Do you suffer from acute boring floor-itis? Welcome back to DIY, where solutions for all your wardrobe- and decor-related snafus are at hand.
Here's how to cheaply, easily, and non-permanently change the look of your floors with vinyl tape (ed. note: as recently featured on Apartment Therapy!).
The inspiration for this project was the work of the Scottish artist Jim Lambie, seen in the above video talking about a 2011 installation at the Bass Museum in Miami. Lambie uses vinyl tape in a beautiful array of colors on the floors of the spaces where he makes his site-specific installations. The tape follows the edges of the space, zigging and zagging around door frames, pillars, and baseboards, and eddying out into the room — thereby drawing attention to architectural details (and occasional quirks) that might otherwise escape the eye's notice. I find Lambie's work surprisingly soothing: you might think a floor like the one gallerist Tim Nye has in his home would be busy or clash with older, more traditional architectural elements, but to my eye, a Lambie floor looks warm and beautiful, like a kilim rug. The colors dazzle but don't distract.
After a move last fall, I found myself battling a virulent case of Boring Rental Apartment Floor. The dull linoleum in my kitchen and bathroom gave me the sads just looking at it. But my options were limited; there was no point spending big $$$ to renovate an apartment I don't own and won't live in for more than a couple years, and whatever I did had to be both durable enough to stand up to daily use and temporary enough to remove without hassle.
A Lambie-esque vinyl installation presented the perfect solution: eye-catching, unique, and inexpensive. And — most important of all — easily removable and non-damaging to the existing floor. Covering my 90-square-foot kitchen and bathroom took about six hours of work, $70, and half a six pack. Here's how I did it.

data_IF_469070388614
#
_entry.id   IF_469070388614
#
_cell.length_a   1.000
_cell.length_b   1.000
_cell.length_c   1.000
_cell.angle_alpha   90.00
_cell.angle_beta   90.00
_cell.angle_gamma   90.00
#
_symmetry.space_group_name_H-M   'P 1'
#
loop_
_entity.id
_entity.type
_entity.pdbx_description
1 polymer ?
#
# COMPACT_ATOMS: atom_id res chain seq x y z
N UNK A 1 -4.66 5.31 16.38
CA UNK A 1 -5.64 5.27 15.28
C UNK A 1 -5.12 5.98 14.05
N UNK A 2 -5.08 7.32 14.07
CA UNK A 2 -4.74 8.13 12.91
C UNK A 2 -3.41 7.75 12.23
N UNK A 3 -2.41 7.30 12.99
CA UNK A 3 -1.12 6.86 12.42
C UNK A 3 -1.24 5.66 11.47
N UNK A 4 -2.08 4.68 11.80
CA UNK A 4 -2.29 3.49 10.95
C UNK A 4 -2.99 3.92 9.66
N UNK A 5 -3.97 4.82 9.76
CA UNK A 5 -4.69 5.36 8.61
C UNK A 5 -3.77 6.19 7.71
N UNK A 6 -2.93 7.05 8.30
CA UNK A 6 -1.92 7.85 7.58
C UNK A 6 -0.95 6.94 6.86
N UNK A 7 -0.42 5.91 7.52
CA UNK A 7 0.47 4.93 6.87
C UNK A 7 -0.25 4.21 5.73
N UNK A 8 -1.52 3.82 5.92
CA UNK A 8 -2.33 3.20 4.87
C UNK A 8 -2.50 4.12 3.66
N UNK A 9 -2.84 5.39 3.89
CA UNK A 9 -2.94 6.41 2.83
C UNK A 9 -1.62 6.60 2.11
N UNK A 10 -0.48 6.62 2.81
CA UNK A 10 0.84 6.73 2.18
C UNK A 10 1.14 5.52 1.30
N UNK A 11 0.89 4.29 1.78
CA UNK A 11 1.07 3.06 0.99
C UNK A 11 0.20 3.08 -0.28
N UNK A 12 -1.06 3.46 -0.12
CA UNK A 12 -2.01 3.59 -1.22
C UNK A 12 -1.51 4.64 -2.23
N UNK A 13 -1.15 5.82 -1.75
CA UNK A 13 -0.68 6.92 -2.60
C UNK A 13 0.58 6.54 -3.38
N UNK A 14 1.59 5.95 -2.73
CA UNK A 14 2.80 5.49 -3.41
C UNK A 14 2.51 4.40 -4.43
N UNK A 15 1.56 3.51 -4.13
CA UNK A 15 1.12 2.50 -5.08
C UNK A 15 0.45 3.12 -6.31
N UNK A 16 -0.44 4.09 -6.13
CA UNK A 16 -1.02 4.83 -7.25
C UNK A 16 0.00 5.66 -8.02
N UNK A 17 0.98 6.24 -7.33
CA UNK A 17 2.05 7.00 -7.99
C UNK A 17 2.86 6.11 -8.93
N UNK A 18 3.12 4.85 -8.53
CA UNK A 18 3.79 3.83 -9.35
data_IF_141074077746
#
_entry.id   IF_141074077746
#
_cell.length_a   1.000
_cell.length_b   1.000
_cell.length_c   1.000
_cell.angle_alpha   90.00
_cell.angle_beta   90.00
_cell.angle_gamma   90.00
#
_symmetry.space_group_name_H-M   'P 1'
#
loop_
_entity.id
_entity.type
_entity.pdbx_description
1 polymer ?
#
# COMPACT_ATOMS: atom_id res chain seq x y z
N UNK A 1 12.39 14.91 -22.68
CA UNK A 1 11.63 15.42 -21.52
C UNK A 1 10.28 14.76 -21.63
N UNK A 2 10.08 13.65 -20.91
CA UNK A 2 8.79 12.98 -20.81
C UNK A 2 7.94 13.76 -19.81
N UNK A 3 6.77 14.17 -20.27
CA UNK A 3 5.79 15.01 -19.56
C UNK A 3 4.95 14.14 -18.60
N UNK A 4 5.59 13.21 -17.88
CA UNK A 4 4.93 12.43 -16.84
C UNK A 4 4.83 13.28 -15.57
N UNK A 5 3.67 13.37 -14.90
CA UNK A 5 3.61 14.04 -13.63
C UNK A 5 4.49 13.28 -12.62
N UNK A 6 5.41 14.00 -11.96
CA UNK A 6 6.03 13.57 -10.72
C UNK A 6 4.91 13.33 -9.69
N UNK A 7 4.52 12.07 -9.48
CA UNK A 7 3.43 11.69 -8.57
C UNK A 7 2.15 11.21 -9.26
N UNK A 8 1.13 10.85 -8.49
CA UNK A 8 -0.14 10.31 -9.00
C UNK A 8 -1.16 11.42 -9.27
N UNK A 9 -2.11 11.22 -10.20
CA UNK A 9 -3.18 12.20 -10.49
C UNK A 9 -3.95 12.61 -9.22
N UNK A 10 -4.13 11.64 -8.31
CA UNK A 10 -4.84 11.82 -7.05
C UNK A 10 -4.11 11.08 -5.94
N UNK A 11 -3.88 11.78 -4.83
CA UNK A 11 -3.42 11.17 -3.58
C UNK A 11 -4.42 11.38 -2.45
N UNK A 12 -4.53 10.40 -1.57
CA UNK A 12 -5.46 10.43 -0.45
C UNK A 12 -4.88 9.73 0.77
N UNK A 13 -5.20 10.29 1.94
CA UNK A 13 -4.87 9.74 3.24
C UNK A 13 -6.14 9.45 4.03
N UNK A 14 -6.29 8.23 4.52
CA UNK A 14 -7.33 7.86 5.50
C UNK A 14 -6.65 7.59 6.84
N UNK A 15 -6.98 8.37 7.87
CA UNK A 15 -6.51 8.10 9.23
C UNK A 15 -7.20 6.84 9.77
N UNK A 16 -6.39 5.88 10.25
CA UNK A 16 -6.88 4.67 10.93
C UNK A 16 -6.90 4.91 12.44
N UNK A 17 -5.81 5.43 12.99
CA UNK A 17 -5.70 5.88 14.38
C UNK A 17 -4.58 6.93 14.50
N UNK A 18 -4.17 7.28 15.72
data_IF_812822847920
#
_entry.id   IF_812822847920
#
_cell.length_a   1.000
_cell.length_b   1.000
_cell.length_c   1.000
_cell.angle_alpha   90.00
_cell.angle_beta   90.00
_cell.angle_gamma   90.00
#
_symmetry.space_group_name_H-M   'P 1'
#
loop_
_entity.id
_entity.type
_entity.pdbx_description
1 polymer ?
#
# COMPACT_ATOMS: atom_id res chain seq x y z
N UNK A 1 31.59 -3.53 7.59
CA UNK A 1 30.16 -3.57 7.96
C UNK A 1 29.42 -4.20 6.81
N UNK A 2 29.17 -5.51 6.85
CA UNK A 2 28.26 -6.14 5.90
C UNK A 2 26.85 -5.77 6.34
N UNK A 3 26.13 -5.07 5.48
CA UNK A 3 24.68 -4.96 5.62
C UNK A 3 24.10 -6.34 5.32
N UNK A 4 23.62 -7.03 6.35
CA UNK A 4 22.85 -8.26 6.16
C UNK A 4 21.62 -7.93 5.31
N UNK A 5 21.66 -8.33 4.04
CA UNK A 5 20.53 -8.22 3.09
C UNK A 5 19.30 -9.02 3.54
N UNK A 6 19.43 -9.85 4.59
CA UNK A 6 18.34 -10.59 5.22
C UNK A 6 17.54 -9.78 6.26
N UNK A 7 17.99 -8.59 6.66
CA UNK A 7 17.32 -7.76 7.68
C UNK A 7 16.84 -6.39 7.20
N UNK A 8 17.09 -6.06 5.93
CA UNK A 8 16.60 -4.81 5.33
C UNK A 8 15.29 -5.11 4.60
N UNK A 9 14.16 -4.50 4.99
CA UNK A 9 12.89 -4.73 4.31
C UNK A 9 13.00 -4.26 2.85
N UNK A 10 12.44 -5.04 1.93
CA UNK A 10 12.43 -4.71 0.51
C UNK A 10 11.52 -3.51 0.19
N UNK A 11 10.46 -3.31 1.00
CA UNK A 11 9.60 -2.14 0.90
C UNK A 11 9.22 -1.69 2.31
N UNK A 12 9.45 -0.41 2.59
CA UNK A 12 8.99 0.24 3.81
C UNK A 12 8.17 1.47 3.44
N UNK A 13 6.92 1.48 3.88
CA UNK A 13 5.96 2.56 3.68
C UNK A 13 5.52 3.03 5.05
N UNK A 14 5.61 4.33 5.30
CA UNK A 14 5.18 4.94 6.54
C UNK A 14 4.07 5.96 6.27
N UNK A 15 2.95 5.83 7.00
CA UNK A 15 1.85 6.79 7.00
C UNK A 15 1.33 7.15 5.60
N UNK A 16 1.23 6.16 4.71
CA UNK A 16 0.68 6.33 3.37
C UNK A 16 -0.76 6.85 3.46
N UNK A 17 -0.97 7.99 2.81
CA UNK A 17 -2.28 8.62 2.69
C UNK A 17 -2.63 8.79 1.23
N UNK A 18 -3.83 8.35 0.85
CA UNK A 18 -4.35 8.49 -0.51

Here's what you'll need:
1. Vinyl tape designed for floors, in sufficient quantity to cover the desired square footage
2. A measuring tape and/or ruler
3. A chisel or putty knife
4. Scissors (not pictured)
Now, you can't just slap any old tape on your floor. Most tape — including duct tape, electrical tape, and even painter's tape — is far too sticky to use on floors, and will leave a nasty residue. You need a tape that is specifically designed for floors. There are many kinds of vinyl tape designed for durable but clean-removing use on floors, for instance in warehouses and gyms. 3M makes one called 3M 471; if your local hardware store doesn't have suitable tape in stock, try Googling "vinyl floor tape." I ordered my tape from a site called Identi-Tape because I liked their prices and their colors. Total cost, including shipping: $69.67. The tape is hard to describe, because it's unlike any other I've ever seen: it barely feels tacky when you touch it, but it adheres well (and it adheres best of all to itself). It's water-resistant and it comes up clean. It's like the tape equivalent of temporary adhesive vinyl floor tiles.
To begin, calculate your square footage. Then calculate the total square footage of each roll of tape. (For example, a 36-yard roll of 2" wide vinyl tape will cover 18 square feet. A 60-yard roll of 2" tape covers 30 square feet.) You'll want to buy enough tape to cover about 1.3-1.5 times your floor's square footage. This is for three reasons: one, you'll be overlapping each strip of tape by about 1/4". Two, you may want a wider variety of colors. And three, depending on how temporary you want this change to be, it never hurts to keep extra tape on hand for patching and repairs.
This was my kitchen and bathroom floor before. Typical rental linoleum in a shade I believe is named "Impersonal Grey." (Let's not even talk about the countertops.) My long, narrow galley kitchen is lit by only one window. That much grey just made the kitchen seem dark and dingy. The rest of my studio has beautiful original wood floors; the linoleum looked cheap and tacky in comparison. And notice how the fake tile lines don't even line up across the bathroom threshold? My O.C.D. ass was never gonna tolerate that.